Fifteen minutes later, Elisa knew she had been fortunate to get a seat where she could see the table where Demona’s group was seated without it being too obvious that she was observing them.  Demona had met more than just Kendra for lunch, Elisa recognized Rachael, who had been in the courtroom the other day and the woman Owen had named Margaret from the newscast.  The only person who wasn’t there that the detective remembered seeing with Demona that night on the news was the young shorthaired brunette. 

 

Watching the other table, Elisa felt like she had dropped into some odd Twilight Zone episode as she saw the waiter deliver glasses and a pitcher of beer to the table along with margaritas for all the women.  At least Robert looked like he was getting some type of cola.  She had offhandedly discounted Margot Yale’s comment about Dominique Destine’s table being the party table at the restaurant when the woman had mentioned it to Captain Chavez.  Looking at the drinks the waiter was placing in front of all the women, and what certainly seemed to be the general jovial mood of all of them, including a smiling Demona, was making her reconsider that.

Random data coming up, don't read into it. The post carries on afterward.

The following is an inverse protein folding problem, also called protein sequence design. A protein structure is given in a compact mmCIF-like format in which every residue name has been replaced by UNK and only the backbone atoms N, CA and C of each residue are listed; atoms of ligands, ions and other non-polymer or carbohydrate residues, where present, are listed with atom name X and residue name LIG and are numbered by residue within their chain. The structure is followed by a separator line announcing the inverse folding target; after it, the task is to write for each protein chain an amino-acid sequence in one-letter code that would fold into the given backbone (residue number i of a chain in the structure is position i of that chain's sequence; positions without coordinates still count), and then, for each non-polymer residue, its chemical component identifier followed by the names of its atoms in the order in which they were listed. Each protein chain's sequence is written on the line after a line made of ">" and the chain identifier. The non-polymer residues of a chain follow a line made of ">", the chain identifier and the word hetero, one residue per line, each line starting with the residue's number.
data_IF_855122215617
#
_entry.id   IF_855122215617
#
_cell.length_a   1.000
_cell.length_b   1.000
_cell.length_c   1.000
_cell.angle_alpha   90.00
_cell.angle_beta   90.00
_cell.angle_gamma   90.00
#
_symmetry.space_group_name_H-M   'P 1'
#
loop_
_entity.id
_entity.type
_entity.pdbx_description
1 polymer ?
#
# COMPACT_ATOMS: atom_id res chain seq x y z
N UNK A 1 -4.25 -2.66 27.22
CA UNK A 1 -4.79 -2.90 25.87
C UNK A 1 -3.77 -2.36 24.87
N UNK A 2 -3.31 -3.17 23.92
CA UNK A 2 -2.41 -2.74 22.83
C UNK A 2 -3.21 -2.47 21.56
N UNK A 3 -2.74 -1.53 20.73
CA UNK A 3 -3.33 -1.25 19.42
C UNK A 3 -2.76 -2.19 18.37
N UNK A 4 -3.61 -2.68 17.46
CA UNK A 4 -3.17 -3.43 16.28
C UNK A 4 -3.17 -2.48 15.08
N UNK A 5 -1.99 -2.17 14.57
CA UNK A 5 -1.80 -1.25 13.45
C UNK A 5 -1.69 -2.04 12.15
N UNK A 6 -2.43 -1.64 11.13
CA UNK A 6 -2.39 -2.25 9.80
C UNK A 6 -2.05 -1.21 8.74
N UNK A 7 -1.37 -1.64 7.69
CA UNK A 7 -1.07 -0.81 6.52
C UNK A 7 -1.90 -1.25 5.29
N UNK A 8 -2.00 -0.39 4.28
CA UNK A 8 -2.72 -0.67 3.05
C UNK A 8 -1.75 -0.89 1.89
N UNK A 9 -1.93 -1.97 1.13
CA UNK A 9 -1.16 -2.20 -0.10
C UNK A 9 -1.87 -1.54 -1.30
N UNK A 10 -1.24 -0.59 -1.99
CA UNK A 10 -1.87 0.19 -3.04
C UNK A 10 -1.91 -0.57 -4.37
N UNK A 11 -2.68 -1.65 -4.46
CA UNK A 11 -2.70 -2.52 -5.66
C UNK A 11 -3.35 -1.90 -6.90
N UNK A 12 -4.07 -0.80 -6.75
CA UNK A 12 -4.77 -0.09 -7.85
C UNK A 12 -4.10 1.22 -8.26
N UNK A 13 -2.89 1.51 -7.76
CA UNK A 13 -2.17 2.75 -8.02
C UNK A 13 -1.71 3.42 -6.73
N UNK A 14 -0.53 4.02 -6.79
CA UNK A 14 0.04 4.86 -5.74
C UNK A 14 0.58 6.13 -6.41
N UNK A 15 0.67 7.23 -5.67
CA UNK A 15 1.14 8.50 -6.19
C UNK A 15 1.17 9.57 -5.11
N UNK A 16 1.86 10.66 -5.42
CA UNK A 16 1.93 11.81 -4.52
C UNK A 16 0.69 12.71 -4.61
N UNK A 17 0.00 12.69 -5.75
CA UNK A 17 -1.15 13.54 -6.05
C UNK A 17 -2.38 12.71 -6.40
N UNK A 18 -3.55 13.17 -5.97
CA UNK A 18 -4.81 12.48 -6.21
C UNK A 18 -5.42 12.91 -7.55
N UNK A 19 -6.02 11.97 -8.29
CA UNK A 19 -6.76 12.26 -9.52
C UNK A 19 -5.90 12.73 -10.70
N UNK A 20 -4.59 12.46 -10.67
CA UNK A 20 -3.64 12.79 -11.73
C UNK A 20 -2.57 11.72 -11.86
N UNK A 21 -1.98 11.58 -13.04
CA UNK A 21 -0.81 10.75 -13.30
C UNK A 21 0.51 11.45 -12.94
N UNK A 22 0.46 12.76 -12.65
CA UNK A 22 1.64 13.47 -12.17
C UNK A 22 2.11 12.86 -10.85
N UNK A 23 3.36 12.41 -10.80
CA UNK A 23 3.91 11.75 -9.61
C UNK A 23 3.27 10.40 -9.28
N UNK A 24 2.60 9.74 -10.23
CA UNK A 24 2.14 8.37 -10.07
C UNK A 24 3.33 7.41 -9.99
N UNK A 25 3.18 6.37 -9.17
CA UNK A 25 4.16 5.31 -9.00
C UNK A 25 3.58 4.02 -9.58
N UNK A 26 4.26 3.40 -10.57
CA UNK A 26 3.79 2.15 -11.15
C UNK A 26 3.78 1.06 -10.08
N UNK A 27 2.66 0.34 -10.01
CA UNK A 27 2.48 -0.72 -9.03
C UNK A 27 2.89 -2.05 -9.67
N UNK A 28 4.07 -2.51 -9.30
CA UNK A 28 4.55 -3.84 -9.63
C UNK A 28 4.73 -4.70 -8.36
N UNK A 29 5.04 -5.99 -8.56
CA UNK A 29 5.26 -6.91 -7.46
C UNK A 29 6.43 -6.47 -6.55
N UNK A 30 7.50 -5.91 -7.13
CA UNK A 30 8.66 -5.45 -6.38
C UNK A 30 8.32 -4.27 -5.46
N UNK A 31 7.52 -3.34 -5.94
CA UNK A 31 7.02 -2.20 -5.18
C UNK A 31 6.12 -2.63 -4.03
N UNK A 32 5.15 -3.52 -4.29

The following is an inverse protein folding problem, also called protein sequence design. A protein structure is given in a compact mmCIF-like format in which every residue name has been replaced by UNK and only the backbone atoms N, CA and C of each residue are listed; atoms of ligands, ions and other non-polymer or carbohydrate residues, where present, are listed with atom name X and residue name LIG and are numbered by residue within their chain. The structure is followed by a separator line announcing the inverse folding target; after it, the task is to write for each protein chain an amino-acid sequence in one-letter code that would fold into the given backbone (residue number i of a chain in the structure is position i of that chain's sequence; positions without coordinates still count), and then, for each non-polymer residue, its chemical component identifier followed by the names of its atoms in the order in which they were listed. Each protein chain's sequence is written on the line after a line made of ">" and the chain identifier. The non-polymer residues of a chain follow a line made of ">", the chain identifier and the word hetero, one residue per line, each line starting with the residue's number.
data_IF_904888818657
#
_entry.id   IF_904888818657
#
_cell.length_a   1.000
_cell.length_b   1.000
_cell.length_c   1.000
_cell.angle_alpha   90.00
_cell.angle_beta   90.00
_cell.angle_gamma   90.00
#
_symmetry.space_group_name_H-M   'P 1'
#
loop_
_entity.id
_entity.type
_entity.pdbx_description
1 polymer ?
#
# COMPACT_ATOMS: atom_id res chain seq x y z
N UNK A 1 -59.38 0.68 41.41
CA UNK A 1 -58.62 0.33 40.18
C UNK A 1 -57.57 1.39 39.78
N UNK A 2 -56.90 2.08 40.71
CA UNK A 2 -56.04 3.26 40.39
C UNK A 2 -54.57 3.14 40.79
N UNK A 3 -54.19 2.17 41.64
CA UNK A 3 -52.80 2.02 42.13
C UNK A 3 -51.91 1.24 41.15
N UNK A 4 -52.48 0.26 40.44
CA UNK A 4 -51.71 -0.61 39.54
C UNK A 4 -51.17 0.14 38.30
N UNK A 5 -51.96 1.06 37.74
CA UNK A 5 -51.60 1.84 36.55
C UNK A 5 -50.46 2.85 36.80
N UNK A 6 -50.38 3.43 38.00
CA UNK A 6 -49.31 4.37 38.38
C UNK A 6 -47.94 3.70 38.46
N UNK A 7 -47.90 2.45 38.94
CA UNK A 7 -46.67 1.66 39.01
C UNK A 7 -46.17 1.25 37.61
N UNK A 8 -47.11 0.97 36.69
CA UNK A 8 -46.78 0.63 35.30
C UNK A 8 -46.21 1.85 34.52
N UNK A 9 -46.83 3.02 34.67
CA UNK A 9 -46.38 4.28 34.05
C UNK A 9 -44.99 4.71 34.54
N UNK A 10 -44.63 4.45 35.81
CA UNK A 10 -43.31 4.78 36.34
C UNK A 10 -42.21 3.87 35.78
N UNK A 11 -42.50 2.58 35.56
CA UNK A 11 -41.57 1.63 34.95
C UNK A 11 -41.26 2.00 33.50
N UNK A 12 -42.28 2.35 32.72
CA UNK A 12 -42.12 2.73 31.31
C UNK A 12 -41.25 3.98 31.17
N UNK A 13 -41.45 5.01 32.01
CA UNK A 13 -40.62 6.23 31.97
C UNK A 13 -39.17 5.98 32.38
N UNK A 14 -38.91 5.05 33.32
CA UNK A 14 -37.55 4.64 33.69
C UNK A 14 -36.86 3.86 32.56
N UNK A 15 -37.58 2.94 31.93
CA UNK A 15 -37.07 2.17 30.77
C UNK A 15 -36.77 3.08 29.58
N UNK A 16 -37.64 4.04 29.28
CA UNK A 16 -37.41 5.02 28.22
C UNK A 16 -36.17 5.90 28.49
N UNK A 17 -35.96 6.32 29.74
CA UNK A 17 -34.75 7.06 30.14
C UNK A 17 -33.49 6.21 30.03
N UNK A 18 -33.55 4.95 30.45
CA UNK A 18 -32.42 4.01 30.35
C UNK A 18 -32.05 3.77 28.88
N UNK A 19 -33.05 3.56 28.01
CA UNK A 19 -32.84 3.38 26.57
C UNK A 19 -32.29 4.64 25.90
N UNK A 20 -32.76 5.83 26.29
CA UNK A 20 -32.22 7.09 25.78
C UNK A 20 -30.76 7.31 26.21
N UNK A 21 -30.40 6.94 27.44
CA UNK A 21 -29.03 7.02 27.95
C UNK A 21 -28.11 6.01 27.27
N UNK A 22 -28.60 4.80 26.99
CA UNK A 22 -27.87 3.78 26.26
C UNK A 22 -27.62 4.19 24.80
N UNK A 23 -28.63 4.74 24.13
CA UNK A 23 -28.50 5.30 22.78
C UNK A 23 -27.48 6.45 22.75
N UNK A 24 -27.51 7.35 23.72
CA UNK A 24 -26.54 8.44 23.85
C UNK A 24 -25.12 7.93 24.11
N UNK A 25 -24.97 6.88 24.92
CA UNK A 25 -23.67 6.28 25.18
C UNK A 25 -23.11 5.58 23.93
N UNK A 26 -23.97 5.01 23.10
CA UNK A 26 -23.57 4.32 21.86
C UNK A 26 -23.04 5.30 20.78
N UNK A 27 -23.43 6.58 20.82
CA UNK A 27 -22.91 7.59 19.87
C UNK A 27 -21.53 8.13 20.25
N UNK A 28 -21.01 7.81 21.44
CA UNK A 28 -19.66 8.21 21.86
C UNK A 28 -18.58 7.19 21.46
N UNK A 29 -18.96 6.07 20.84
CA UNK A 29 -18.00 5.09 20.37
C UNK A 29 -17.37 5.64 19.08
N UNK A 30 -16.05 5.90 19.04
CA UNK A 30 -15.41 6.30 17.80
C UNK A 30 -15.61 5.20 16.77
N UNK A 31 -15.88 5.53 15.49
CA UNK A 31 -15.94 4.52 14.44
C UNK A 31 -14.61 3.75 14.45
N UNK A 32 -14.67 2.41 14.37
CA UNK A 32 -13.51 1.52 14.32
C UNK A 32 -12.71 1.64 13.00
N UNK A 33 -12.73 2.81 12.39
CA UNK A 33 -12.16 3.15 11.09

“Can I get you something from the bar ma’am or perhaps a Pepsi or Sprite or water?” the waiter asked her as he came up to the table, startling her since all of her attention had been focused on Demona and the others at her table.

 

“Pepsi will be fine,” she told him.  He went away and she picked up her menu, she had been here a few times before and enjoyed the food, at least she would eat well while she was waiting for a chance to speak to Kendra alone.  When the waiter came back with her drink, she gave him her order and waited until he had left before turning her attention back to Demona’s table.  Robert seemed to be the focus of the women’s attention as he talked animatedly about some subject.  In sharp contrast to how timid and afraid he had sounded the night of his injury, he looked happy and confident now as the center of their attention.  The young man’s face looked much better today than it had the day before Christmas when she had seen him in the courtroom, the bruise was still very noticeable, but it was already starting to fade.